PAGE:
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Obama, Clinton: Your Emails On The Clash Between Them

Time once again to share your mail, and answer some of yours messages. Thanks for writing, and keep 'em coming.

From Patty:
"Geraldine Ferraro basically called Senator Obama Senator Edwards. Is that such an insult? I hasten to add that I believe that if Senator Clinton's preacher of 20 plus years was advocating singing "God Damn America," believed that we brought 911 on ourselves and was spouting the other hate that tapes for sale on the church's own web site indicate, that Eliot Spitzer's incident would be gone. Instead, we see articles about his wife, his daughters, and the young hooker. Can we see some equal coverage here, please? When did American turn into "No Country for White Women?"

Patty: Do you really think America has turned into "No Country for White Women?" I don't. Geraldine Ferraro's remarks about Barack Obama drew such an intense reaction because they served to diminish his success; link a dismissive attitude with race, and you have the potential for a combustible reaction that Ferraro as an experience national politician had every reason to expect.

From Andrew:
"Our country is being faced with its biggest public showdown of race and gender politics. As the the most basic and fundamental social polling, are we more "comfortable" with a white woman or a black man as our country's leader? And, will a white man win regardless of whether his opponent is a white woman or a black man? Should we blame the candidates themselves, and their direct and indirect spokespersons for flaming the racial and gender fires? Absolutely!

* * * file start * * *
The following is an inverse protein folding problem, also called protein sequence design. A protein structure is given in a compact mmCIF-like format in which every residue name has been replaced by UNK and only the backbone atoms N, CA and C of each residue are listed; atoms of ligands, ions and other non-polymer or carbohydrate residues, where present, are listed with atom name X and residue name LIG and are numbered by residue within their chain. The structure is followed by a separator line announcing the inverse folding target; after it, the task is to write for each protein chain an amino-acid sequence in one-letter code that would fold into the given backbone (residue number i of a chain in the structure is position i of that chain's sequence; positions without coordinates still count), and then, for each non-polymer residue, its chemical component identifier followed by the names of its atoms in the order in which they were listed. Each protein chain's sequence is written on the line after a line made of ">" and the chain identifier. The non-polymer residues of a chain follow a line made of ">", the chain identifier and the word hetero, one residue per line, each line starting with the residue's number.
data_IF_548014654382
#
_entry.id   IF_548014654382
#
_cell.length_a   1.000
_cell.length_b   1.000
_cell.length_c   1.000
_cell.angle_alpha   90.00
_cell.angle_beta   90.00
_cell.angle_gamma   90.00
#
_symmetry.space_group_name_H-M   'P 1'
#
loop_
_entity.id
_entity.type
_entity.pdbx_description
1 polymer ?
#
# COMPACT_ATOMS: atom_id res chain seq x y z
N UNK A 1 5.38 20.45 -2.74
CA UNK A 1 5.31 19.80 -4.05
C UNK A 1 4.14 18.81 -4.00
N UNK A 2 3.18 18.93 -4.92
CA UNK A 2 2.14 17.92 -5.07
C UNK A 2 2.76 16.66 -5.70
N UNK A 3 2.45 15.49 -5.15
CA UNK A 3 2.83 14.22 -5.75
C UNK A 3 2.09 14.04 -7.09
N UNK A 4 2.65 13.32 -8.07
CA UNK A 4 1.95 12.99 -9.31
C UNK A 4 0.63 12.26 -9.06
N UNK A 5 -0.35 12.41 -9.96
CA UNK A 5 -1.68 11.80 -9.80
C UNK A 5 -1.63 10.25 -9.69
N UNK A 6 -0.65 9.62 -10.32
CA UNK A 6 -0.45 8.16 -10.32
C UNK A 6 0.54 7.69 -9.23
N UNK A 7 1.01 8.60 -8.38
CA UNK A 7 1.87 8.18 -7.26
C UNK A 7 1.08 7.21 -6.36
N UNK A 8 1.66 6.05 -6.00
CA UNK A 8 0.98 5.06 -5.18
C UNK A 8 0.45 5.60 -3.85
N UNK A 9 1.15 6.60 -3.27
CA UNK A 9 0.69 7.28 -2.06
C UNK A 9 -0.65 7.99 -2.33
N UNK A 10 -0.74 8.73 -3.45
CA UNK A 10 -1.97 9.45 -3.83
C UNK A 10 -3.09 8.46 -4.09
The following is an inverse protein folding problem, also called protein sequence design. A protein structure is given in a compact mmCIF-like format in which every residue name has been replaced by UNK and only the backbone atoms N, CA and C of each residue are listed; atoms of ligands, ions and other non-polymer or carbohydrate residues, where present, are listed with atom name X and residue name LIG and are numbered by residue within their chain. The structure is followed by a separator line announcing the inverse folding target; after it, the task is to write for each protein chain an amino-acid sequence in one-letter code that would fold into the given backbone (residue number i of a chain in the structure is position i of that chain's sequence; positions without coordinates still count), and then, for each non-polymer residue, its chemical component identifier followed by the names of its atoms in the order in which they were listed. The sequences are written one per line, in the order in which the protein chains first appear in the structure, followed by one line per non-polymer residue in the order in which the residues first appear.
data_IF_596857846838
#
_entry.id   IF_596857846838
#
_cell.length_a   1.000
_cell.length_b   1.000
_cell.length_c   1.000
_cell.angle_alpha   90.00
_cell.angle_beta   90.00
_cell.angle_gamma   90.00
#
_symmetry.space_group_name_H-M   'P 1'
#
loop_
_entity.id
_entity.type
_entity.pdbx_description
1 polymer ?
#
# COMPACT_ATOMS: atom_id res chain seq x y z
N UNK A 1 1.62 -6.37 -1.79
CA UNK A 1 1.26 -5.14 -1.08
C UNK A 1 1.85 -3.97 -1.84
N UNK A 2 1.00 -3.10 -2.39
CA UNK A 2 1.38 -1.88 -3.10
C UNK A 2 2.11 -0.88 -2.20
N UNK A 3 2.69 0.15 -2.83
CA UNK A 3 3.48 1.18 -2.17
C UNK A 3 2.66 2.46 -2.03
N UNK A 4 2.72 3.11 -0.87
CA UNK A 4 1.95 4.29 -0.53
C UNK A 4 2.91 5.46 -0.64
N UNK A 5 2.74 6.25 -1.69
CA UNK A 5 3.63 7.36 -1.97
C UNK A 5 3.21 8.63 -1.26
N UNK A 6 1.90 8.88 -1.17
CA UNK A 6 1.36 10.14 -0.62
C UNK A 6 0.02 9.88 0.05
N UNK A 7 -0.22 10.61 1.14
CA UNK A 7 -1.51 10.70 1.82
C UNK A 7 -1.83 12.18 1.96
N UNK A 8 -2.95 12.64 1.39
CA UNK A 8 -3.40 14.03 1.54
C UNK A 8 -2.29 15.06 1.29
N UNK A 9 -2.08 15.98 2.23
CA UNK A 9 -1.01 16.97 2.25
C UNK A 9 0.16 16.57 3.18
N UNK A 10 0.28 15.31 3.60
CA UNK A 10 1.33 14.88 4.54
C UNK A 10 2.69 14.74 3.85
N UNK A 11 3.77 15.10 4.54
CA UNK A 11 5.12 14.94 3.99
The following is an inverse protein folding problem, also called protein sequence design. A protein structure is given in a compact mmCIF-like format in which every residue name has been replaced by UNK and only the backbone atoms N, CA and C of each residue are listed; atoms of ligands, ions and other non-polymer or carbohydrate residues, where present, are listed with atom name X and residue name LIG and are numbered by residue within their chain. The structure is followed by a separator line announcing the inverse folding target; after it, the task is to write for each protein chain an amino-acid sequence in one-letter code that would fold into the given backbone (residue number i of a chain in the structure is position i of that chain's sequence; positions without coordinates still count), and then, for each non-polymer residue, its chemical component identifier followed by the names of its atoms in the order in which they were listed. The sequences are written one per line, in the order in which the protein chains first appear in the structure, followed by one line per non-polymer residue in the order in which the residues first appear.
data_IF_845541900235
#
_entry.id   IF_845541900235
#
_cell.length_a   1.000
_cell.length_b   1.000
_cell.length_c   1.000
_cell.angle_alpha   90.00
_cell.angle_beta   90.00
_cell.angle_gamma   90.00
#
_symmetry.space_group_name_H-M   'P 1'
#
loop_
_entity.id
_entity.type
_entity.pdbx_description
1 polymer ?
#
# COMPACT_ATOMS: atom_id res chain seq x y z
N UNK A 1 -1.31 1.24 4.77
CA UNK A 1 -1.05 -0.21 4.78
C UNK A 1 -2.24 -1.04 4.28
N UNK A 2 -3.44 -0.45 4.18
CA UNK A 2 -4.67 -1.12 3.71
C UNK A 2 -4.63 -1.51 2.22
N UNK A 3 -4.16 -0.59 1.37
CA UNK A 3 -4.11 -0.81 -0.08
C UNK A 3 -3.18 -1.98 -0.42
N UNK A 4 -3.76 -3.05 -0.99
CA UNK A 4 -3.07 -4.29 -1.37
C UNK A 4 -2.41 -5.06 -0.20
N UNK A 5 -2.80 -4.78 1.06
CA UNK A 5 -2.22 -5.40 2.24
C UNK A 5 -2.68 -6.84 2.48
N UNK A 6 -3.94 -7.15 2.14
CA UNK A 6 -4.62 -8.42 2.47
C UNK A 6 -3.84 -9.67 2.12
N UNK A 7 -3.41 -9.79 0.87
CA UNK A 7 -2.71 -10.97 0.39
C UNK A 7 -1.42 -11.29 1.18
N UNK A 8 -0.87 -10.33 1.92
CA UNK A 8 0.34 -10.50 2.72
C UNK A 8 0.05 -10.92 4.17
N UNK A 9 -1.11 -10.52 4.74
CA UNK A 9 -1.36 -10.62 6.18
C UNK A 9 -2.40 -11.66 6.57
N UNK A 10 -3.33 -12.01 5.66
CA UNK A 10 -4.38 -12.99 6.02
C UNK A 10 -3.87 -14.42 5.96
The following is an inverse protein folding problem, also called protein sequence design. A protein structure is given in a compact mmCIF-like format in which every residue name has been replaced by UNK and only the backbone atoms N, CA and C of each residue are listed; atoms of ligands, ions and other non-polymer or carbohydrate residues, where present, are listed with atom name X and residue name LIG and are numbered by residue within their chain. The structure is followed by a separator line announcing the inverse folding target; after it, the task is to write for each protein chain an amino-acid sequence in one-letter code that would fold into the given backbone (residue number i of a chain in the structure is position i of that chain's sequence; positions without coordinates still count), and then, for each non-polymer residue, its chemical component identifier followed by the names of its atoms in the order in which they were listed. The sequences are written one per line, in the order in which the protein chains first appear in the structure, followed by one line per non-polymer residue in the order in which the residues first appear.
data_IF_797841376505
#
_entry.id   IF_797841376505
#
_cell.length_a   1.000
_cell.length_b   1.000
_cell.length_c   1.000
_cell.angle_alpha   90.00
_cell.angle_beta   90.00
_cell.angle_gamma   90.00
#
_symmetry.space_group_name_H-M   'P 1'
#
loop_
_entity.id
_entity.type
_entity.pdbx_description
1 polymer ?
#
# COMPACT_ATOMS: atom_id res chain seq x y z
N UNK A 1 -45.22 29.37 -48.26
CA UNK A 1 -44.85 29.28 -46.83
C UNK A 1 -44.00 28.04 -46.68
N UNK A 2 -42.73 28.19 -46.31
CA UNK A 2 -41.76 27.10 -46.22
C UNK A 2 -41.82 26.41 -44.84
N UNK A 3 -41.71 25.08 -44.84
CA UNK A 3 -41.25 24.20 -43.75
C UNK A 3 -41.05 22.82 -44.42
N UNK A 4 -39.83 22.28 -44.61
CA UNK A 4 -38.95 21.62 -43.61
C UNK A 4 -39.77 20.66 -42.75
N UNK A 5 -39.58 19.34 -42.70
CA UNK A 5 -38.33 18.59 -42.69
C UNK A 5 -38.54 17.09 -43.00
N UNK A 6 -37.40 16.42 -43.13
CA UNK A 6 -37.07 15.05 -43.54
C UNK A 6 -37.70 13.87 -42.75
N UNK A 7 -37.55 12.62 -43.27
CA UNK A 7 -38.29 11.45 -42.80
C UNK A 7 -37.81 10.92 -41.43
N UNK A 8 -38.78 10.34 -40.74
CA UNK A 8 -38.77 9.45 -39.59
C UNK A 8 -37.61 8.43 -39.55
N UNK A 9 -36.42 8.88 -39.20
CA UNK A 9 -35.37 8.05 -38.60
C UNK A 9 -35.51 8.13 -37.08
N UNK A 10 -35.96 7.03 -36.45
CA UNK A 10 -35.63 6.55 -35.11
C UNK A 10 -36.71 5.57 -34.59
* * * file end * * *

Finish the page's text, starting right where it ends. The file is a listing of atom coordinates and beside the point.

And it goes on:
Is Obama's campaign more inclined to not "go there" as a matter of principal, lacking relevance or letting Clinton do the damage to her own campaign? I suspect a little of each but I hope Obama's sense of principal that neither race nor gender should guide our decision (whether fear of a woman or black or compulsion to make it right by selecting a woman or black) is the new standard this country needs to believe in. Shouldn't we be more afraid of someone who will do anything (kitchen sink) to attain personal and self-satisfying goals rather than putting the greater good of this country as the primary goal? To fully reject and speak out against race and gender baiting demands that the candidates put their character on the ballot. Let's see who really has the goods."

Andrew: You are right. The country indeed is facing a showdown of race and gender politics in the clash between Obama and Clinton. I do think it important to observe, however, that the showdown is only one of many aspects of the primary campaign, and only one of many aspects of the general election. To reduce the election to those factors would have the effect of distorting their significance, and freight votes for either Democrat or for John McCain with inferences that might not be justified.

From Maria:
"I am a 36 year old woman who graduated from Smith College and I would like to say that because of Hillary Clinton's sleazy, Machiavellian tactics to win this nomination, I plan on voting for McCain should Hillary somehow pull off stealing the nomination (I actually can't believe I feel this way, but alas I do). For the record, I have never voted for a Republican and I am registered as an Independent. I DO NOT trust Hillary Clinton and find her to be the worse kind of megalomaniac. I like Obama and if he gets the nomination as he should, I will vote for him.